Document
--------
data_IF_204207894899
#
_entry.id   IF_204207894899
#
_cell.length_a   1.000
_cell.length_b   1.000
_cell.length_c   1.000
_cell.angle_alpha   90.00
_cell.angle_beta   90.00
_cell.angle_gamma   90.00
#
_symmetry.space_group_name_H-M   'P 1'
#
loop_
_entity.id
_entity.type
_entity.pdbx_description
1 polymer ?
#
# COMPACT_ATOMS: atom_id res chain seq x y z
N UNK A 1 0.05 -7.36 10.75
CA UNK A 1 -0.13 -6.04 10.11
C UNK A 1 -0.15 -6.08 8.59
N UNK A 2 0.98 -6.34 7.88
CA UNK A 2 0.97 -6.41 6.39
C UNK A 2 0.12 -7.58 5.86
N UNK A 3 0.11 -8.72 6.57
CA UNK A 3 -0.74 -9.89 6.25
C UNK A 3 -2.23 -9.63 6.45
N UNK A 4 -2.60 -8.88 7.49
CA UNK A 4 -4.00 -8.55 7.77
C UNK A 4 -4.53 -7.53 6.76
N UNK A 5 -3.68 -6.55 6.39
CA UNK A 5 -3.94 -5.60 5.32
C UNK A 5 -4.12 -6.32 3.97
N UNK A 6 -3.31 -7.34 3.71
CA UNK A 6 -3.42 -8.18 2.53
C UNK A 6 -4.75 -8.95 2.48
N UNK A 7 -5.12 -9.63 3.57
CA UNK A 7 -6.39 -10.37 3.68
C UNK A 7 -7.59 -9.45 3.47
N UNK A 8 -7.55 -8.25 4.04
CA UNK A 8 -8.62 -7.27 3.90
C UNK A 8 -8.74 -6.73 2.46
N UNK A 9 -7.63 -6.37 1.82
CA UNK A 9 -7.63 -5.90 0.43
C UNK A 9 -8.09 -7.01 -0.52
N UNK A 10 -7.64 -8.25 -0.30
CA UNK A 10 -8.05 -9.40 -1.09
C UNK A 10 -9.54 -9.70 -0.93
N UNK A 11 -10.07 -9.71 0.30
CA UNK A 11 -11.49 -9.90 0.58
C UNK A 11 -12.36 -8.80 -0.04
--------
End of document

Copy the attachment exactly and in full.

data_IF_204207894899
#
_entry.id   IF_204207894899
#
_cell.length_a   1.000
_cell.length_b   1.000
_cell.length_c   1.000
_cell.angle_alpha   90.00
_cell.angle_beta   90.00
_cell.angle_gamma   90.00
#
_symmetry.space_group_name_H-M   'P 1'
#
loop_
_entity.id
_entity.type
_entity.pdbx_description
1 polymer ?
#
# COMPACT_ATOMS: atom_id res chain seq x y z
N UNK A 1 0.05 -7.36 10.75
CA UNK A 1 -0.13 -6.04 10.11
C UNK A 1 -0.15 -6.08 8.59
N UNK A 2 0.98 -6.34 7.88
CA UNK A 2 0.97 -6.41 6.39
C UNK A 2 0.12 -7.58 5.86
N UNK A 3 0.11 -8.72 6.57
CA UNK A 3 -0.74 -9.89 6.25
C UNK A 3 -2.23 -9.63 6.45
N UNK A 4 -2.60 -8.88 7.49
CA UNK A 4 -4.00 -8.55 7.77
C UNK A 4 -4.53 -7.53 6.76
N UNK A 5 -3.68 -6.55 6.39
CA UNK A 5 -3.94 -5.60 5.32
C UNK A 5 -4.12 -6.32 3.97
N UNK A 6 -3.31 -7.34 3.71
CA UNK A 6 -3.42 -8.18 2.53
C UNK A 6 -4.75 -8.95 2.48
N UNK A 7 -5.12 -9.63 3.57
CA UNK A 7 -6.39 -10.37 3.68
C UNK A 7 -7.59 -9.45 3.47
N UNK A 8 -7.55 -8.25 4.04
CA UNK A 8 -8.62 -7.27 3.90
C UNK A 8 -8.74 -6.73 2.46
N UNK A 9 -7.63 -6.37 1.82
CA UNK A 9 -7.63 -5.90 0.43
C UNK A 9 -8.09 -7.01 -0.52
N UNK A 10 -7.64 -8.25 -0.30
CA UNK A 10 -8.05 -9.40 -1.09
C UNK A 10 -9.54 -9.70 -0.93
N UNK A 11 -10.07 -9.71 0.30
CA UNK A 11 -11.49 -9.90 0.58
C UNK A 11 -12.36 -8.80 -0.04